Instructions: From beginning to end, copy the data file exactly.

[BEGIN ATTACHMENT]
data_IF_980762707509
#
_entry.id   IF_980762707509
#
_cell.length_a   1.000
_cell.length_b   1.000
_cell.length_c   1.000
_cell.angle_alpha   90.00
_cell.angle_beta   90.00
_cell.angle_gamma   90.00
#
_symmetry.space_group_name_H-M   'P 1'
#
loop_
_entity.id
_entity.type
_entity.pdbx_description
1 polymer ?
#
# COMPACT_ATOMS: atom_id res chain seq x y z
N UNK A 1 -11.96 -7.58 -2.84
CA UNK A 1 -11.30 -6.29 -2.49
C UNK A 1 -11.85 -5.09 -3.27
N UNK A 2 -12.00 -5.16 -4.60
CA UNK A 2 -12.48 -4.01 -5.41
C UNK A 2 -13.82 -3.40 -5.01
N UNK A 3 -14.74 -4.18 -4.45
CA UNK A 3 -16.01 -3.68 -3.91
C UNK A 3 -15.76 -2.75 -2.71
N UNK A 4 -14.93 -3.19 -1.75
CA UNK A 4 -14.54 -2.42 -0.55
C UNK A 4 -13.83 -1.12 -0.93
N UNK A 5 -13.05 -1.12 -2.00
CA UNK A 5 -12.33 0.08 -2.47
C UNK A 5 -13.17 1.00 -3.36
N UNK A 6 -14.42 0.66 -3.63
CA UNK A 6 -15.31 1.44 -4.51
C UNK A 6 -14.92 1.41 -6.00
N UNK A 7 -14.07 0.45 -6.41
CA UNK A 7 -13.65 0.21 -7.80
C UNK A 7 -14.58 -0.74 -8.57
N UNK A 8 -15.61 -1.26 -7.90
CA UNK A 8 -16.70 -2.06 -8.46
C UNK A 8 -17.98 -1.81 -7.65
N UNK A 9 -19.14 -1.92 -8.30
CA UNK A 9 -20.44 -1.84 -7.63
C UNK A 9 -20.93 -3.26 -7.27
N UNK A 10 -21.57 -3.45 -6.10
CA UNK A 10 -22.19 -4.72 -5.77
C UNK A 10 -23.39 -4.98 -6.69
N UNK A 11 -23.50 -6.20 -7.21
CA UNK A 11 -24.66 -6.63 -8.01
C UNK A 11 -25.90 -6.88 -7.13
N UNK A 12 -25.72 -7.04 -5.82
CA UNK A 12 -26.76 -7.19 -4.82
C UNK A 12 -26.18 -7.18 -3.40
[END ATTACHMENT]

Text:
data_IF_980762707509
#
_entry.id   IF_980762707509
#
_cell.length_a   1.000
_cell.length_b   1.000
_cell.length_c   1.000
_cell.angle_alpha   90.00
_cell.angle_beta   90.00
_cell.angle_gamma   90.00
#
_symmetry.space_group_name_H-M   'P 1'
#
loop_
_entity.id
_entity.type
_entity.pdbx_description
1 polymer ?
#
# COMPACT_ATOMS: atom_id res chain seq x y z
N UNK A 1 -11.96 -7.58 -2.84
CA UNK A 1 -11.30 -6.29 -2.49
C UNK A 1 -11.85 -5.09 -3.27
N UNK A 2 -12.00 -5.16 -4.60
CA UNK A 2 -12.48 -4.01 -5.41
C UNK A 2 -13.82 -3.40 -5.01
N UNK A 3 -14.74 -4.18 -4.45
CA UNK A 3 -16.01 -3.68 -3.91
C UNK A 3 -15.76 -2.75 -2.71
N UNK A 4 -14.93 -3.19 -1.75
CA UNK A 4 -14.54 -2.42 -0.55
C UNK A 4 -13.83 -1.12 -0.93
N UNK A 5 -13.05 -1.12 -2.00
CA UNK A 5 -12.33 0.08 -2.47
C UNK A 5 -13.17 1.00 -3.36
N UNK A 6 -14.42 0.66 -3.63
CA UNK A 6 -15.31 1.44 -4.51
C UNK A 6 -14.92 1.41 -6.00
N UNK A 7 -14.07 0.45 -6.41
CA UNK A 7 -13.65 0.21 -7.80
C UNK A 7 -14.58 -0.74 -8.57
N UNK A 8 -15.61 -1.26 -7.90
CA UNK A 8 -16.70 -2.06 -8.46
C UNK A 8 -17.98 -1.81 -7.65
N UNK A 9 -19.14 -1.92 -8.30
CA UNK A 9 -20.44 -1.84 -7.63
C UNK A 9 -20.93 -3.26 -7.27
N UNK A 10 -21.57 -3.45 -6.10
CA UNK A 10 -22.19 -4.72 -5.77
C UNK A 10 -23.39 -4.98 -6.69
N UNK A 11 -23.50 -6.20 -7.21
CA UNK A 11 -24.66 -6.63 -8.01
C UNK A 11 -25.90 -6.88 -7.13
N UNK A 12 -25.72 -7.04 -5.82
CA UNK A 12 -26.76 -7.19 -4.82
C UNK A 12 -26.18 -7.18 -3.40